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The Daily Need

The psychology of Occupy Wall Street, or why we don’t always favor wealth redistribution

Culturally, the moment would seem ripe for a populist movement like Occupy Wall Street. Economic injustice is seemingly everywhere we turn, with taxpayers socializing the costs of risky lending, bankers raking in heftier profits and the highest earners aggregating more of the country’s wealth every day. It’s not a Republican or Democratic proposition, either: Ronald Reagan famously decried what he called “crazy” tax loopholes that made it possible for “millionaires to pay nothing, while a bus driver was paying ten percent of his salary.” Those tax loopholes still exist today.

And yet, Americans remain curiously resistant to policies that would level the playing field. True, respondents in most polls say they support higher taxes on the rich and the elimination of corporate tax loopholes, but not with much fervor: All the energy in politics these days, in both parties, is focused on slashing government spending, not about closing the income gap or disentangling the murky federal tax code. The one Republican candidate who has consistently raised the issue, Jon Huntsman, has been dismissed as an also-ran with virtually no chance of winning.

If, as behavioral scientists often assume, human beings act in most cases to advance their own narrow self-interest, we would expect anyone who isn’t rich to be in favor of redistributing wealth to some degree — especially in times of economic turmoil. Except, as we all know, this isn’t the case. In fact, as two researchers who study economic behavior and decision-making point out in a new paper, our collective opposition to the redistribution of wealth is actually higher now than it has been in times of relative prosperity. Why?

 
Our collective opposition to the redistribution of wealth is actually higher now than it has been in times of relative prosperity. Why?
 

As it turns out, narrow self-interest expresses itself in myriad ways. One of those is an aversion to low status — or what the researchers, Ilyana Kuziemko of Princeton University and Michael Norton of Harvard Business School, call “last place aversion.” This aversion to ranking at the bottom of a social group, Kuziemko and Norton write in a paper featured Wednesday in Scientific American, explains why human beings often object to policies that would boost their economic standing by redistributing wealth: They don’t want to be leap-frogged by those who rank below them.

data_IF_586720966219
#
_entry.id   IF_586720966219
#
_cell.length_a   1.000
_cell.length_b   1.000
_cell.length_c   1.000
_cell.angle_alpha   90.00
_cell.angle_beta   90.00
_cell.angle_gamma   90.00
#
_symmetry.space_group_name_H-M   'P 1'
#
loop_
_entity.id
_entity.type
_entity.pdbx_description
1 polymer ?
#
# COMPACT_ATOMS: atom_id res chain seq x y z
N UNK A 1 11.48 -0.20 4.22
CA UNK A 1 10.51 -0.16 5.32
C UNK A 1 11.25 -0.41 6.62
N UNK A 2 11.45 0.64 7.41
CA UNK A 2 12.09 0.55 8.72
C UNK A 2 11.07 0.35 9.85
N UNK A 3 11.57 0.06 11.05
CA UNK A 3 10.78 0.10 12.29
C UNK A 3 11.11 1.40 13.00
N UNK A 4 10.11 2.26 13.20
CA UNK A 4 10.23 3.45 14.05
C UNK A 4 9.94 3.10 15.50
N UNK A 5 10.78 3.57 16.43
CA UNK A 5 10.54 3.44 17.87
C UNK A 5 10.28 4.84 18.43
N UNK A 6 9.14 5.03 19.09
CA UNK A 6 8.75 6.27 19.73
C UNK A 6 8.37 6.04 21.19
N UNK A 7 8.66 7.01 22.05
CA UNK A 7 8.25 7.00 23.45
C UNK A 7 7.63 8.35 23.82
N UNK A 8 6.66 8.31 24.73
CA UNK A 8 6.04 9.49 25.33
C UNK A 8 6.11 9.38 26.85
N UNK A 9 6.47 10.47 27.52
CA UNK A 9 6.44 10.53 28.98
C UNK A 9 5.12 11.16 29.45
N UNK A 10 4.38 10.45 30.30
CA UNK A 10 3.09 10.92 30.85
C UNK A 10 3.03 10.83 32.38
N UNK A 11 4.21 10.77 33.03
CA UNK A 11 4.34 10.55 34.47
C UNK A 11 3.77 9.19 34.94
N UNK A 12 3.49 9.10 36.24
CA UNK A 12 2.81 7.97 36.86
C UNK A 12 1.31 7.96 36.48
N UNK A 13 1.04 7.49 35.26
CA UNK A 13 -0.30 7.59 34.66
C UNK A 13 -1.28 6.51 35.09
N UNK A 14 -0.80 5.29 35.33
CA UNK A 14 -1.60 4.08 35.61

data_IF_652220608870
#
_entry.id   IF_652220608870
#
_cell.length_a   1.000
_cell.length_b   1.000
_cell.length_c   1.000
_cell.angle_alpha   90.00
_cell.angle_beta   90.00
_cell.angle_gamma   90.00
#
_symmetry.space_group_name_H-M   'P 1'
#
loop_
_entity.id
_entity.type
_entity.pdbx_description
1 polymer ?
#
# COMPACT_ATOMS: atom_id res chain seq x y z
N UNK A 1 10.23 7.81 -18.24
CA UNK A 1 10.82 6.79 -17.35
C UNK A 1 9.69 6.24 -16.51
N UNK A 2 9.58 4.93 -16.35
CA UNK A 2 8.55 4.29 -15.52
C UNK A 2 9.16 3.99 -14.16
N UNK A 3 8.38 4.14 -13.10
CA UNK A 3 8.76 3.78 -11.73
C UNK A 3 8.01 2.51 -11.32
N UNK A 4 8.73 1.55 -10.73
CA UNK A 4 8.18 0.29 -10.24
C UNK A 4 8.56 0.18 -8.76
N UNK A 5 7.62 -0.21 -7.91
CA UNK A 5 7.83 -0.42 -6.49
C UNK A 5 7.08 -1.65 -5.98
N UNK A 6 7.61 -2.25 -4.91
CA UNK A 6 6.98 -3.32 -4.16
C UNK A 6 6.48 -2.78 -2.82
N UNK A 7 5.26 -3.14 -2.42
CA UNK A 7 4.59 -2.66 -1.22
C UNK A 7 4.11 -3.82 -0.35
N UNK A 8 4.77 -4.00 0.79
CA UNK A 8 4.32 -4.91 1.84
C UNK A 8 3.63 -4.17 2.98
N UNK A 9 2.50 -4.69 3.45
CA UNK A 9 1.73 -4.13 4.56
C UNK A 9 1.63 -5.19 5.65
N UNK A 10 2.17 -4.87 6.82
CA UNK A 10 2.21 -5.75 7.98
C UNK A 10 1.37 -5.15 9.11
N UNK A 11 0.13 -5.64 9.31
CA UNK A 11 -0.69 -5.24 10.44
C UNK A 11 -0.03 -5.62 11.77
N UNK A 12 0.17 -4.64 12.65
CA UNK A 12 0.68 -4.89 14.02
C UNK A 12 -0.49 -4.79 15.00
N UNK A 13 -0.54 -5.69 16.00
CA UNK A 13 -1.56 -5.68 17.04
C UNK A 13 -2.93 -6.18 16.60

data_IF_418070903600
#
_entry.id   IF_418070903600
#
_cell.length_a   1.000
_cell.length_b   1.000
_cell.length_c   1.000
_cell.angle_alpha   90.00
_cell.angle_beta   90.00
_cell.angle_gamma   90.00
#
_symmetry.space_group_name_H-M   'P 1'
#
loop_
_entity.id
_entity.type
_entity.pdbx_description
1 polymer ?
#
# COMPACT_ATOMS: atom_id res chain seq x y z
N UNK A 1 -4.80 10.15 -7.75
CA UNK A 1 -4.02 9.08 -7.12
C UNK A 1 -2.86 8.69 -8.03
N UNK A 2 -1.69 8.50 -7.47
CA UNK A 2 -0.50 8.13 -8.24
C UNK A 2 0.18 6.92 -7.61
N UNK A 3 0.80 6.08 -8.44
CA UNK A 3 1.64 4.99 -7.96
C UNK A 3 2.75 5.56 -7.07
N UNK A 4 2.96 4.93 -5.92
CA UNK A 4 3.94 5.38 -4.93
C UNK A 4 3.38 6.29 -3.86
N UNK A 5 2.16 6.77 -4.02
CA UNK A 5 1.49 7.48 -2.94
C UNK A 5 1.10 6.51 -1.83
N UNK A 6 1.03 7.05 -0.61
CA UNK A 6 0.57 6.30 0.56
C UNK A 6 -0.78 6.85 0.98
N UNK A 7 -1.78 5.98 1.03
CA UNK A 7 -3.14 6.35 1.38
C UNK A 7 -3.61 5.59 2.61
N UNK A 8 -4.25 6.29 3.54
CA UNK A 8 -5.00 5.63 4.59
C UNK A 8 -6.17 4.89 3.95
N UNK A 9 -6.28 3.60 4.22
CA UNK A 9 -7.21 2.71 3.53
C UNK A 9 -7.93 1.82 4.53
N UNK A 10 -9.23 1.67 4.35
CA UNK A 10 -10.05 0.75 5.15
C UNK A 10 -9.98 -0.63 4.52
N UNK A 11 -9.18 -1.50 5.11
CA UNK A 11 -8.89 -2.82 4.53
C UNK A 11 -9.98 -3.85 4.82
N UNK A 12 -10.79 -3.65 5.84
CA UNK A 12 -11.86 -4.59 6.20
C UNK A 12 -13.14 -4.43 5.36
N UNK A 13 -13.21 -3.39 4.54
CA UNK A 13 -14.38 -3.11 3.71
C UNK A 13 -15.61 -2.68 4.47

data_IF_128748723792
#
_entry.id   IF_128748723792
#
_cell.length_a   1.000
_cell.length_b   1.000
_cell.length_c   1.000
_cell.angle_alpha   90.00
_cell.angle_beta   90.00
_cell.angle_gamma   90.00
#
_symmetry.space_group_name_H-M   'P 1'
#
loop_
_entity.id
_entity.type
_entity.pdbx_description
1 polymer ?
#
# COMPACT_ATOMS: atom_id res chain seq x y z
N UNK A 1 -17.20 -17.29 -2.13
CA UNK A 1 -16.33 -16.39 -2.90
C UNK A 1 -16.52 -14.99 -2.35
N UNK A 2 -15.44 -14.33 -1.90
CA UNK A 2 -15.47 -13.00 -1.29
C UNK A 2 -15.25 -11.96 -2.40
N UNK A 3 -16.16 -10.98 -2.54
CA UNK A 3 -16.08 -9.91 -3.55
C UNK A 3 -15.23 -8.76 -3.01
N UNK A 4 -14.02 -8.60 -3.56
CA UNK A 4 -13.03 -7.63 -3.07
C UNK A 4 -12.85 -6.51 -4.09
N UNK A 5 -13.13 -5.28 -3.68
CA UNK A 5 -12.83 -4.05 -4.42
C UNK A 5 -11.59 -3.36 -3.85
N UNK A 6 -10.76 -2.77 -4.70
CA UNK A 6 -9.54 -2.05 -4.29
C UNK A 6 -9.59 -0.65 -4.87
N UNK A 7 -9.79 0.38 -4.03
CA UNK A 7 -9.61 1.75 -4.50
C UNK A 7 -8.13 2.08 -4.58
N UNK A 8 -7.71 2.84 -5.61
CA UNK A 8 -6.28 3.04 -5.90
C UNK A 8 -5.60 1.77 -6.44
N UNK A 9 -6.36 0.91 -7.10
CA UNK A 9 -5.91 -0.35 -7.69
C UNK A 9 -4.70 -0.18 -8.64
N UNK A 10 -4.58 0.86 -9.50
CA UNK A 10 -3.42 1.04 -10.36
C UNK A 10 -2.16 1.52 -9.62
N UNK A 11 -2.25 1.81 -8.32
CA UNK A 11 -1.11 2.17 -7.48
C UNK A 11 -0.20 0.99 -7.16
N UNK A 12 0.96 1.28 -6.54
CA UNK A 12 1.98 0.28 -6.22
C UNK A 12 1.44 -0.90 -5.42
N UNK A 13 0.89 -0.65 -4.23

“Last-place aversion suggests that low-income individuals might oppose redistribution because it could differentially help the group just beneath them,” Kuziemko and Norton write in the paper. They use the minimum wage as an example. The poor are generally in favor of increasing the minimum wage because they stand, of course, to benefit directly from such a change. Even the wealthy generally have no objection to modest increases in the minimum wage. But the fiercest opposition, it turns out, comes most consistently from the group of people who make just above the minimum wage. Those people, it turns out, don’t want to end up in “last place” themselves.

The researchers found evidence for this “last place aversion” in both self-reported surveys and controlled lab experiments. When they asked participants whether they supported raising the federal minimum wage above its current level of $7.25 an hour, for example, the most consistent opposition came not from the wealthiest participants in the room but from those who made between $7.26 and $8.25 an hour. And when they gave sums of money to lab participants, ranked those participants based on “wealth” and asked them to redistribute the money they were given, those who were ranked second-to-last actually chose to give their money to wealthier participants instead of those who needed the money the most.